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publication long since consigned to oblivion) sought to revenge himself on its master, by attacking his works. The author and the publication Byron deemed too contemptible for any thing but just to mention the cause of the hostility. Determined not to waste his strength on such despicable foes, "he commenced with the Edinburgh Reviewers and the whole host of literati, and in less than a year appeared his Epistle to the Scotch Reviewers and English Bards. The public received it with avidity, and hailed the triumph of the undaunted bard over such a host of enemies. The confusion that ensued was like that occasioned by a cat bouncing in among an assembly of mice; all scampered to their holes and places of refuge, glad to escape with life and limb. Byron felt ashamed of so easy a triumph over such pusillanimous foes, and the magnanimous victor endeavoured to recal the work; but Galignani of Paris had got hold of it, and thought it too good a thing to be lost. It was reprinted, and still remains a lasting memento of Byron's triumph, and of the defeat of his arrogant assailants.

In this affair, no reasonable man could blame . Byron for any thing but for an indiscriminate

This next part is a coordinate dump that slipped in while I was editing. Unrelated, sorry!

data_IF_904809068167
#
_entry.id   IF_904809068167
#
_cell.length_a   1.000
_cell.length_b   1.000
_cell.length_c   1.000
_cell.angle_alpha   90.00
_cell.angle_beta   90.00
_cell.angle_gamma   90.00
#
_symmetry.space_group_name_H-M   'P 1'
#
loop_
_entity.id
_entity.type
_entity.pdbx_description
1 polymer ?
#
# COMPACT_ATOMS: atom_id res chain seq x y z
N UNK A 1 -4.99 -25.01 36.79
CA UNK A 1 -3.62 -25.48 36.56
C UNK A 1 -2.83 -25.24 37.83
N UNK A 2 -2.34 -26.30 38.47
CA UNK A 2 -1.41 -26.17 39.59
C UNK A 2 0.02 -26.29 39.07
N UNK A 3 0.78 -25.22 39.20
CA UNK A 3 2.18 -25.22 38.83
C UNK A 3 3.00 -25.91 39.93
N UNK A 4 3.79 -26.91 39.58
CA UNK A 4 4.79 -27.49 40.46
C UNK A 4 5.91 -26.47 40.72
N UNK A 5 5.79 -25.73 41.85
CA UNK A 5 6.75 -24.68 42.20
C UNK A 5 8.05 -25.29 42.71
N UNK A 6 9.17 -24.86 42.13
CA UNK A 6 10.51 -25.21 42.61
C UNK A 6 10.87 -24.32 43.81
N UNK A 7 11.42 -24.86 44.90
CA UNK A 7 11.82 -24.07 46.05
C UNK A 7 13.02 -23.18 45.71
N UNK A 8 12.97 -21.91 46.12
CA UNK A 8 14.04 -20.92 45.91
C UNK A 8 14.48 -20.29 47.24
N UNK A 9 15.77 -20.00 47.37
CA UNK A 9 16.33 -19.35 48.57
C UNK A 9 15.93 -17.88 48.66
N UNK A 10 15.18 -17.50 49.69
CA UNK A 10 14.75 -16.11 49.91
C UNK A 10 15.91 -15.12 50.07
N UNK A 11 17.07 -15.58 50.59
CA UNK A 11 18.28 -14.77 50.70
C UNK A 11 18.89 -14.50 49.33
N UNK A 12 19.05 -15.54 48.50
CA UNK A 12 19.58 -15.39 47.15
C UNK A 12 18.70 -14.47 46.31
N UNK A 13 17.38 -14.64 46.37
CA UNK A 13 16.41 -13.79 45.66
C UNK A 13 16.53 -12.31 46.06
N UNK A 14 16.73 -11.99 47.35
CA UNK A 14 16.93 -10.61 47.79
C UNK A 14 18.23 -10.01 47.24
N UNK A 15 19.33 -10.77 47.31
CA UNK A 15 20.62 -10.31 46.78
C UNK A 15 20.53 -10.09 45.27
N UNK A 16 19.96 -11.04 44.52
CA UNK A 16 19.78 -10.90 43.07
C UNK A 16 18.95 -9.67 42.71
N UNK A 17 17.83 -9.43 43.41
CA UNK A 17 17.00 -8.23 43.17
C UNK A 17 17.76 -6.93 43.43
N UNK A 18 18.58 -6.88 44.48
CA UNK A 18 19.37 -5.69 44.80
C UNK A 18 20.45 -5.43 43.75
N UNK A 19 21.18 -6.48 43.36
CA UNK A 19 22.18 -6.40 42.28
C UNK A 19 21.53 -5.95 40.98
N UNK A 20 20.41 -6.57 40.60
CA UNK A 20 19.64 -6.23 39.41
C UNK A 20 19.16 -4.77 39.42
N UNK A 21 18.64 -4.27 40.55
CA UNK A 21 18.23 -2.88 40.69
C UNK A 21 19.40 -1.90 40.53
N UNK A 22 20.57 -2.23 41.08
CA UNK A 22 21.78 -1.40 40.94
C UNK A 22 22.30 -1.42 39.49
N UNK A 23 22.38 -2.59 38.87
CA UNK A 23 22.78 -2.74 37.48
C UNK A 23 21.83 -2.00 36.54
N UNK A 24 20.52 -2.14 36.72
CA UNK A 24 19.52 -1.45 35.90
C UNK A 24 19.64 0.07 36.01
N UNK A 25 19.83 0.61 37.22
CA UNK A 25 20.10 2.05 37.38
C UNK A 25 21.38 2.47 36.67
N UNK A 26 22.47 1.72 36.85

attack on unoffending as well as offending persons; but when a man is surrounded and hustled by a mob, he will make use of his legs and arms to extricate himself, without considering whom





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he may annoy: the only question is to get himself clear. The public was pleased to see the reviewers receive a lash from their own whips, and writhe under the tortures they had so often and so wantonly inflicted on others. Byron had got scent that there were but two ways to proceed with those gentry; to throw a sop to the tripleheaded Cerberus that guarded the entrance to their literary pandæmonium, or to fight them manfully at their own weapons, and beat them off their own dunghills. The former he disdained ;- the latter he determined upon. He chuckled at hearing that an author might have his own critique on his own work inserted by these impartial judges of literature, on enclosing them a five or a ten pound note; and that there was no such thing as an independent review. He was indignant at hearing that works were decried without the reviewer having seen more than the title-page, the publisher's or author's name being deemed sufficient for the condemnation, without any reference whatever to the demerits of the performance ; and that any man, who had a spite against an author, might gratify his malice by taking one of these hireling reviewers into his pay; that Kirke White and Keats, and numberless other unfortunate authors, had fallen victims to the wounds inflicted by wanton assassins or hired bravos. When Byron heard all these things, he considered and treated reviewers according to



their merits ; his infliction was strictly justifiable, but it was too indiscriminate : the shot glanced, and struck some harmless persons. Impartial reviews are undoubtedly grand desiderata in literature; but, to be strictly so, they should be under the control of men of honour and feeling, as well as talents; they would then be what they ought to be: conducted as they are at present, they are any thing but what they profess to be.